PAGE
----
The Great Depression of the 1930's had many causes, but it is commonly agreed that it began with the Wall Street Crash of October, 1929 when the U.S. stock market fell rapidly on huge trading volume. It is common to hear people comparing today's economic problems to the Great Depression. Are these comparisons legitimate or ridiculous? Learn more about the Great Depression and decide for yourself.
From the American Studies Program at the University of Virginia, America in the 1930's is a compendium of the decade's visual arts: film, print, radio, murals, paintings, posters and architecture. Don't miss the multimedia timeline, which color-codes events into four categories: Politics and Society, Science and Technology, Arts and Culture, and World Events. Many of the items are linked to additional audio or video media, and each year is summarized with a Year in Review video.
In addition to a depression era art gallery and photo essay, Cary Nelson of Modern American Poetry offers an illustrated narrative about the Great Depression and the Dust Bowl disaster. "For eight years dust blew on the southern plains. It came in a yellowish-brown haze from the South and in rolling walls of black from the North. The simplest acts of life â€“ breathing, eating a meal, taking a walk â€“ were no longer simple. Children wore dust masks to and from school, women hung wet sheets over windows in a futile attempt to stop the dirt, farmers watched helplessly as their crops blew away."
Published by the Franklin and Eleanor Roosevelt Institute and Teachers College at Columbia University, the New Deal Network is my pick of the week because of the depth of its collection. "At the core of the New Deal Network is a database of primary source materials â€“ photographs, political cartoons, and texts (speeches, letters, and other historic documents) â€“ gathered from the Franklin D. Roosevelt Presidential Library, the National Archives and Records Administration, the Library of Congress, and other sources. Currently there are over 20,000 items in this database, many of them previously accessible only to scholars."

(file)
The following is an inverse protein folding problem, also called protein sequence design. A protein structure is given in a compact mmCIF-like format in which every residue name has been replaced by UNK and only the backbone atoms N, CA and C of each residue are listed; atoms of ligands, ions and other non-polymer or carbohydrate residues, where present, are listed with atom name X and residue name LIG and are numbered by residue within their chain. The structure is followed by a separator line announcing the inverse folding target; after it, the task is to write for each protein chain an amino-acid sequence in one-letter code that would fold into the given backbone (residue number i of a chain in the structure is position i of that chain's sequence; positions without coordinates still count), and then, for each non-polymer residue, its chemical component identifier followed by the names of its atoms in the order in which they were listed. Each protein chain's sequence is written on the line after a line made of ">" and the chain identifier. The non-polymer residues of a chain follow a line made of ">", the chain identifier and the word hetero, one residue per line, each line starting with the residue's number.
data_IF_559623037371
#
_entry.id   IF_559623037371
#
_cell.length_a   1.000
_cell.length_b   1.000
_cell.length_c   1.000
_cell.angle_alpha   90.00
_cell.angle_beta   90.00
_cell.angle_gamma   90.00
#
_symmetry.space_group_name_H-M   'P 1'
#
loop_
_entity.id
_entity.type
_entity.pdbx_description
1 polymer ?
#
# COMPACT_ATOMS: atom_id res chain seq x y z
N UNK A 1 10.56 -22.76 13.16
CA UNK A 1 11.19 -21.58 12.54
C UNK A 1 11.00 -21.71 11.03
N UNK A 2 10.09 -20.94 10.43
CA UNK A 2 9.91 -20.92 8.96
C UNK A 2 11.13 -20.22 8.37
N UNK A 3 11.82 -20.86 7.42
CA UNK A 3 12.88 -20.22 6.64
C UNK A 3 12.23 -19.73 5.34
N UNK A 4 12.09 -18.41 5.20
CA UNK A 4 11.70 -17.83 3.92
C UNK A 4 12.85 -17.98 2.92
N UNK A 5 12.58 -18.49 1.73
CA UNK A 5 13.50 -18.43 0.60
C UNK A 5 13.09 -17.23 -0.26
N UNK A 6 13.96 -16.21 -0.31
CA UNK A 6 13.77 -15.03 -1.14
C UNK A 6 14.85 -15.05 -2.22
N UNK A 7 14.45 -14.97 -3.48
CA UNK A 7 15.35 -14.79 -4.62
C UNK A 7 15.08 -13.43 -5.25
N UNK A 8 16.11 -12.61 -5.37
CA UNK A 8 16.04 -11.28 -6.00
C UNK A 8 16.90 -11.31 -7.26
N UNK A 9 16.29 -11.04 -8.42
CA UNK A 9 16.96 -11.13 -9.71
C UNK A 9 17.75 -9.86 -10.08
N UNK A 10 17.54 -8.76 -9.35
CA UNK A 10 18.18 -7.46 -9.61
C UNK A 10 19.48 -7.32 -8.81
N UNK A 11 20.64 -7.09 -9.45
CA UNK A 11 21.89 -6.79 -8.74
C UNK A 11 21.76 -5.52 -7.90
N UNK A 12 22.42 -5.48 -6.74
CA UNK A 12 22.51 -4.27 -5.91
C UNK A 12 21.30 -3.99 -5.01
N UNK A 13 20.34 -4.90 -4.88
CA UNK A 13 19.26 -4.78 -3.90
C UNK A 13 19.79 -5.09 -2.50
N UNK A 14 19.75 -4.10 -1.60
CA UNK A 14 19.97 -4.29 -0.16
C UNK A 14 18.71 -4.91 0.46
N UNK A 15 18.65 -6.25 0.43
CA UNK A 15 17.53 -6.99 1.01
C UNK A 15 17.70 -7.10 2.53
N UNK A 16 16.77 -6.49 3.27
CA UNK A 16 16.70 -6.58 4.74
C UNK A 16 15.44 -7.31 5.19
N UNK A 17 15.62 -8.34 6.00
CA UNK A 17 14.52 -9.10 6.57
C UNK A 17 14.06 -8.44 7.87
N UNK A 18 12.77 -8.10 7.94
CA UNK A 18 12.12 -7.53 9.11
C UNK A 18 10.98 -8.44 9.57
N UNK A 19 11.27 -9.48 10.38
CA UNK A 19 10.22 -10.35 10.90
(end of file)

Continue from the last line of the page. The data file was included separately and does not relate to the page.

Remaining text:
"At the height of the Great Depression, more than a quarter million teenagers were living on the road in America, many criss-crossing the country by illegally hopping freight trains." This site, a companion to the PBS film of the same name, tells the story of why they left home and how they struggled to survive. Best clicks are the three Special Features (don't miss Striking a Chord: Railroads and their Musical Heritage) and the timeline which neatly summarizes the depression years of 1929 to 1940.
I really enjoyed this vintage poster collection from the Library of Congress. I hope you will too. "These examples demonstrate the breadth and depth of the collection and the styles and content used by the WPA [Works Progress Administration] to advertise varied programs and campaigns." Because this collection features thumbnail graphics, it is much easier to browse than the rest of the online exhibit. The sample posters are organized into seven categories: Health and Safety, Cultural Programs, Travel and Tourism, Educational Programs, Community Activities, Federal Arts Programs, World War II.